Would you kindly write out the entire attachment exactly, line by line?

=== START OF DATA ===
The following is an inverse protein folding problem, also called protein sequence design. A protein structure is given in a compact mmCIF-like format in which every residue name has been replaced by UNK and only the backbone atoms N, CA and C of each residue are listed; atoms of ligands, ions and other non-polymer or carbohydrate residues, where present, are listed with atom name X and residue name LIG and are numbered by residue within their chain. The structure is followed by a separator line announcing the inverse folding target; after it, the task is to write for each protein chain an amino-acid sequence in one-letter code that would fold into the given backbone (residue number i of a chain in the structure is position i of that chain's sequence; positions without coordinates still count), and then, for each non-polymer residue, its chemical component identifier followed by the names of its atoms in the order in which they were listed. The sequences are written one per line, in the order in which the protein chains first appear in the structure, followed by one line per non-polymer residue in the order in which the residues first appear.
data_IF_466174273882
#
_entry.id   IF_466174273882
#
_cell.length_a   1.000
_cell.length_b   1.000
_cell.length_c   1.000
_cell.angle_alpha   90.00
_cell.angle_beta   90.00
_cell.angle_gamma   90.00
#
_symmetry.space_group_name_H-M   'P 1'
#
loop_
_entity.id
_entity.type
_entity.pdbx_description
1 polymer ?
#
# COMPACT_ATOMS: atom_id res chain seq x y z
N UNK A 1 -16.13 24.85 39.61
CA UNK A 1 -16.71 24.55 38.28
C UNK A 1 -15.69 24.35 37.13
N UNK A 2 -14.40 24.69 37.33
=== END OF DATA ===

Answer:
The following is an inverse protein folding problem, also called protein sequence design. A protein structure is given in a compact mmCIF-like format in which every residue name has been replaced by UNK and only the backbone atoms N, CA and C of each residue are listed; atoms of ligands, ions and other non-polymer or carbohydrate residues, where present, are listed with atom name X and residue name LIG and are numbered by residue within their chain. The structure is followed by a separator line announcing the inverse folding target; after it, the task is to write for each protein chain an amino-acid sequence in one-letter code that would fold into the given backbone (residue number i of a chain in the structure is position i of that chain's sequence; positions without coordinates still count), and then, for each non-polymer residue, its chemical component identifier followed by the names of its atoms in the order in which they were listed. The sequences are written one per line, in the order in which the protein chains first appear in the structure, followed by one line per non-polymer residue in the order in which the residues first appear.
data_IF_466174273882
#
_entry.id   IF_466174273882
#
_cell.length_a   1.000
_cell.length_b   1.000
_cell.length_c   1.000
_cell.angle_alpha   90.00
_cell.angle_beta   90.00
_cell.angle_gamma   90.00
#
_symmetry.space_group_name_H-M   'P 1'
#
loop_
_entity.id
_entity.type
_entity.pdbx_description
1 polymer ?
#
# COMPACT_ATOMS: atom_id res chain seq x y z
N UNK A 1 -16.13 24.85 39.61
CA UNK A 1 -16.71 24.55 38.28
C UNK A 1 -15.69 24.35 37.13
N UNK A 2 -14.40 24.69 37.33